When you hear about it Probiotics, it is usually related to gut health. After a round of antibiotics, or if you’re looking to boost immunity, it’s important to build up all the good bacteria in it. They keep the body in perfect harmony and help fight off the bad bacteria. And in a year in which we absolutely want to kill germs and disinfect everything, the subject of probiotics and “healthy biomes” is more important than ever.
However, it’s not just the gut where these good bacteria reside. These microorganisms also live on our skin where they have a similar job of maintaining balance and thus keeping the skin clear and healthy. And between washing our hands and applying dozens of different products to our bodies – with little care for this skin biome and its balance – most of us walk around with an imbalanced biome. And because of this, your skin often breaks, turns reddish, or becomes inflamed.
But how do they promote that strength and health? “The biome has a very delicate balance that is controlled by both the organisms on our skin and the pH of our skin,” says Board-certified dermatologist Heather Rogers, founder of Doctor Rogers Skin Care. You’ve probably heard of pH balance – it often refers to how something reacts with our skin by measuring how acidic or basic that product or thing is on a scale of 14: “Zero is on most acidic and 7 is neutral while 14 is most basic, ”says Rogers. “A pH value around 5.5 is the healthiest for our skin with the best barrier against natural oils and microorganisms. This creates a wonderfully protective shield or shield Acid mantle for the skin. “
It is for this reason that we often discuss the skin’s biome and pH balance in the same breath as they are so often linked. “They are both affected by what we consume, what we put on our skin, how we treat our skin, and how we feel,” says Rogers. And when the skin is particularly red, inflamed, irritated or erupting, it is often because it lacks the harmony between pH and biome.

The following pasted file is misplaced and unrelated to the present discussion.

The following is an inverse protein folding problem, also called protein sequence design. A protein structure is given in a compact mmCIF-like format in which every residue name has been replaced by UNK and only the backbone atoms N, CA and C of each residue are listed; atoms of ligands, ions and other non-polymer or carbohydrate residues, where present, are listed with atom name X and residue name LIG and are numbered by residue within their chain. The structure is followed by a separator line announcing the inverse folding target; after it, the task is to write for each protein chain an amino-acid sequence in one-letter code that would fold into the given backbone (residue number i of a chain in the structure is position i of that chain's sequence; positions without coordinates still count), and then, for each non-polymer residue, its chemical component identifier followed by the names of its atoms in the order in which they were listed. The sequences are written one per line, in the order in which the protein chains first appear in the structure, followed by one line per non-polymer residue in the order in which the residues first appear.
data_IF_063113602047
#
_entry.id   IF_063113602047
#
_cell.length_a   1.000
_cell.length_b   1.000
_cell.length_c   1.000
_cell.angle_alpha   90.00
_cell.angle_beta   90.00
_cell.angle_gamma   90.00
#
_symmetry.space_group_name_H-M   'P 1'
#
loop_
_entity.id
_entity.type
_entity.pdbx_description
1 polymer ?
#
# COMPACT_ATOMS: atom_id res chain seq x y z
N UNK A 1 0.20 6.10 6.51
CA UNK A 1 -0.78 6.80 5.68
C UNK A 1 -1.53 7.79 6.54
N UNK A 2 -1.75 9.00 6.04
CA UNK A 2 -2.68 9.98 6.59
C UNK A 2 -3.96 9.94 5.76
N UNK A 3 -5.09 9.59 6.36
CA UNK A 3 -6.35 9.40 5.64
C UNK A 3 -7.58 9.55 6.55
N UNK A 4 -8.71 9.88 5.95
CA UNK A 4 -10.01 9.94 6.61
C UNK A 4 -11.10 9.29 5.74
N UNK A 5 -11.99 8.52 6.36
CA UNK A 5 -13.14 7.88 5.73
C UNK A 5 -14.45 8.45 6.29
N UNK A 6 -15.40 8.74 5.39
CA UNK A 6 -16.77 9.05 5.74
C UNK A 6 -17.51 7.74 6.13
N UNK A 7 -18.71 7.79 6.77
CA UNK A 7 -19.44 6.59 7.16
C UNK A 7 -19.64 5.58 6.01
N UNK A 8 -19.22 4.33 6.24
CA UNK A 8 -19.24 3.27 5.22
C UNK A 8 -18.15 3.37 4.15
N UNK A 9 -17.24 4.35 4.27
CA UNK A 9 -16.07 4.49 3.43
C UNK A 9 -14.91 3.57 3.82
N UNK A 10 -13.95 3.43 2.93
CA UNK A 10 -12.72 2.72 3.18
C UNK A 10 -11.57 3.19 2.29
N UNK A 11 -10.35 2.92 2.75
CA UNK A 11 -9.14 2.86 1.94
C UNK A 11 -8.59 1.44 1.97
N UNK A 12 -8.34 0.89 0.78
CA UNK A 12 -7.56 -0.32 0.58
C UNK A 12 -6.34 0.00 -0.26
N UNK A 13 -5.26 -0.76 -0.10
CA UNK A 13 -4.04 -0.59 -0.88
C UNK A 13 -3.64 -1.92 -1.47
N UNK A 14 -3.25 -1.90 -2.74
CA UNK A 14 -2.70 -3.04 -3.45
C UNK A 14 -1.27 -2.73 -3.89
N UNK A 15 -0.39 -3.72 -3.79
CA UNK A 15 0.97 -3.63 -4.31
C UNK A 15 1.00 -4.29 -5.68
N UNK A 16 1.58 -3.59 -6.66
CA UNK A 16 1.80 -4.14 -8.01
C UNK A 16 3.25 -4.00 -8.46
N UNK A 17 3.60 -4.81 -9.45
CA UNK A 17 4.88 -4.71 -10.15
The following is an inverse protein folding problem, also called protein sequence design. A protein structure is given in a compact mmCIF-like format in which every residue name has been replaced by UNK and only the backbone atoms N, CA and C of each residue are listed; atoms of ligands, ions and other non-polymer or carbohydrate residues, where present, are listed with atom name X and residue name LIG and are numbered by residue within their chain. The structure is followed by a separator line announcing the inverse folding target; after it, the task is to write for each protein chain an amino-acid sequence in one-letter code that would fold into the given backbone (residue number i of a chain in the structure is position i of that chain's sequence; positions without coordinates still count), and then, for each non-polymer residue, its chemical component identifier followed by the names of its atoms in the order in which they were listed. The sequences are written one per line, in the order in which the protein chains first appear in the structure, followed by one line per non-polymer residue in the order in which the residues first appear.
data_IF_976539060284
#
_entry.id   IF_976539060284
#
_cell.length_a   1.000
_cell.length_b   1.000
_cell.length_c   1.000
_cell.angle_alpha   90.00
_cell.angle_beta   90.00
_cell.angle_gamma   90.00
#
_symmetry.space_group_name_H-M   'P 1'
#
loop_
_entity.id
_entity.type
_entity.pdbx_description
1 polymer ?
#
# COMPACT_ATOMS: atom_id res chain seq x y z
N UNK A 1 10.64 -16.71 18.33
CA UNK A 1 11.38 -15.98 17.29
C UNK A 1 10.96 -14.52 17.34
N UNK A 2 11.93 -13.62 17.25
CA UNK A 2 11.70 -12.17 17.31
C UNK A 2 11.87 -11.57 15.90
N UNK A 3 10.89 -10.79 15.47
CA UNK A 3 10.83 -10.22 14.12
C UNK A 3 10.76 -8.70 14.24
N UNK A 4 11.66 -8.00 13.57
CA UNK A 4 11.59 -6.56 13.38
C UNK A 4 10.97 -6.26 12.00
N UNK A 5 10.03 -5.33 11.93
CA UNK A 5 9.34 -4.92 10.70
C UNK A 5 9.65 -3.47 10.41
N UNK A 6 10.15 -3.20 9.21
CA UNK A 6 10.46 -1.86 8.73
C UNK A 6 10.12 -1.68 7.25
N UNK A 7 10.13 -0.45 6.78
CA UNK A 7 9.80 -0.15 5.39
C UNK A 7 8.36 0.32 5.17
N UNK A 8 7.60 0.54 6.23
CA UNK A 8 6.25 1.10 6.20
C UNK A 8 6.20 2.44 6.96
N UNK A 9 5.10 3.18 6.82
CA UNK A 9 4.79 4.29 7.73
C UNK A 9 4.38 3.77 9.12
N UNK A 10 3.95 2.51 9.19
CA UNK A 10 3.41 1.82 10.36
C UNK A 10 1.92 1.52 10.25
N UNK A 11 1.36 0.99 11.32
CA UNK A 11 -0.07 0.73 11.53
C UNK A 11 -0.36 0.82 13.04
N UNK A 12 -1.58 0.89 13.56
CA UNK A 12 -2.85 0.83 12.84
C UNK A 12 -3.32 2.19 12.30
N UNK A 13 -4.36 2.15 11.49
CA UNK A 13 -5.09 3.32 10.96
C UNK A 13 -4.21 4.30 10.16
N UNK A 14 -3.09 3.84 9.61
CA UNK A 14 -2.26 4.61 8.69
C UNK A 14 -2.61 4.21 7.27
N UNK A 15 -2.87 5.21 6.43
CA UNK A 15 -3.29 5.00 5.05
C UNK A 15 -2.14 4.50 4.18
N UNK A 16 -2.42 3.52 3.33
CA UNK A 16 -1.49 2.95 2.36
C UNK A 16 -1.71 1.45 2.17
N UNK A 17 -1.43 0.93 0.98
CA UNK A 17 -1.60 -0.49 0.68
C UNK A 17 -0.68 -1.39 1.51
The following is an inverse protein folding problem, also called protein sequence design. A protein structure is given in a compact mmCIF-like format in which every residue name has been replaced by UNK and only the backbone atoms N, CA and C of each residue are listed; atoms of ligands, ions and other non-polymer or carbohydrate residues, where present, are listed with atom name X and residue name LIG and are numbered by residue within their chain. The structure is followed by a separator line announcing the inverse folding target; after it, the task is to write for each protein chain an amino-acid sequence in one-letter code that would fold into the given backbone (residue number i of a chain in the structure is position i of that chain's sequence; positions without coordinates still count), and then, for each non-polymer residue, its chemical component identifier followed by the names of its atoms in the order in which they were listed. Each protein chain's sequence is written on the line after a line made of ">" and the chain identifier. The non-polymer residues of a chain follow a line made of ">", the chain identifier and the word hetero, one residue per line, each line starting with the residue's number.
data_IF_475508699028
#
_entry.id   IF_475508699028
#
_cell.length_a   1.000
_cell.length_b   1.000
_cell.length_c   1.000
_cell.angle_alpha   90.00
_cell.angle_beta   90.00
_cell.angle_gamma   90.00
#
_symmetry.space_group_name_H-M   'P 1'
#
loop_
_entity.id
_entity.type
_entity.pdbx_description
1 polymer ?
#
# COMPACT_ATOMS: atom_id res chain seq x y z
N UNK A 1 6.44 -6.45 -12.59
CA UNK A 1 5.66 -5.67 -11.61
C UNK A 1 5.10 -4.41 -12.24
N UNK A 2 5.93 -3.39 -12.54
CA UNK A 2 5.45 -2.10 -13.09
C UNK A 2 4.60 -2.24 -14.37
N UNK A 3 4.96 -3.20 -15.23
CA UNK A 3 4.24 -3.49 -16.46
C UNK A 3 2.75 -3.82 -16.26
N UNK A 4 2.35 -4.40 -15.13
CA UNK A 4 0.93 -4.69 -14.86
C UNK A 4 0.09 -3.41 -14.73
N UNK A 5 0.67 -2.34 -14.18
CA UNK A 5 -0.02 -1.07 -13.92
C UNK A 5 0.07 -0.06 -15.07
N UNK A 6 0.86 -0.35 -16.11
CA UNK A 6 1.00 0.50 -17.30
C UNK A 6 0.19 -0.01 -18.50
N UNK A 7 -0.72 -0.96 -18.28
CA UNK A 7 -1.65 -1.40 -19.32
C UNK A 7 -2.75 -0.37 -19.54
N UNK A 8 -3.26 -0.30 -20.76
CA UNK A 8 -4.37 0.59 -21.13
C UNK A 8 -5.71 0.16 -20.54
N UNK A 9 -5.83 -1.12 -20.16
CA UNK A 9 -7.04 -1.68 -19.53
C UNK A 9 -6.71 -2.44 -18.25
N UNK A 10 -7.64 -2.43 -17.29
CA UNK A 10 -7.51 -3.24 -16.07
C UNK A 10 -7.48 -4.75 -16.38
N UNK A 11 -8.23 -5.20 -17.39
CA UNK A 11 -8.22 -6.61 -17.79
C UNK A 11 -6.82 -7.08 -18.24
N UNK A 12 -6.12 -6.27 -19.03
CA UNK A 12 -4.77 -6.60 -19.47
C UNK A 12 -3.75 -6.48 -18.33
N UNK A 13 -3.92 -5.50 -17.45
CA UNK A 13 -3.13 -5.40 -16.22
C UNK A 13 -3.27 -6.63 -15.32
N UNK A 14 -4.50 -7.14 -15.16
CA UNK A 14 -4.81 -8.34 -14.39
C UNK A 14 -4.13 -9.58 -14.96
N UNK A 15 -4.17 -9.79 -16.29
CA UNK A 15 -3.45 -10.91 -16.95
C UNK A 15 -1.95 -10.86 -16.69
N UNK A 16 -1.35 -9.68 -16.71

As an example, Rogers points out that you are washing your face with too much soap: “This can raise the pH of your skin because soap is basic (high pH) and increases the pH of your skin. This changes the microenvironment of the skin barrier making the natural oils work less well and harder for the good microbes to live and help the skin. As a result, the skin protection is less protective and the risk of irritation and inflammation increases. “It’s a lot to turn your head around, but simply just remember – that certain products are too harsh on your skin and make these types of problems worse – then you can take steps to restore that biome harmony and improve your complexion with it.
“To stop this cycle, you have to be very thoughtful and picky about what to do with your skin,” says Rogers. “People often make the mistake that their skin needs more, which increases irritation.” When this happens, stop using most of your usual products and focus on doing less.
The biome-balancing probiotic skin care program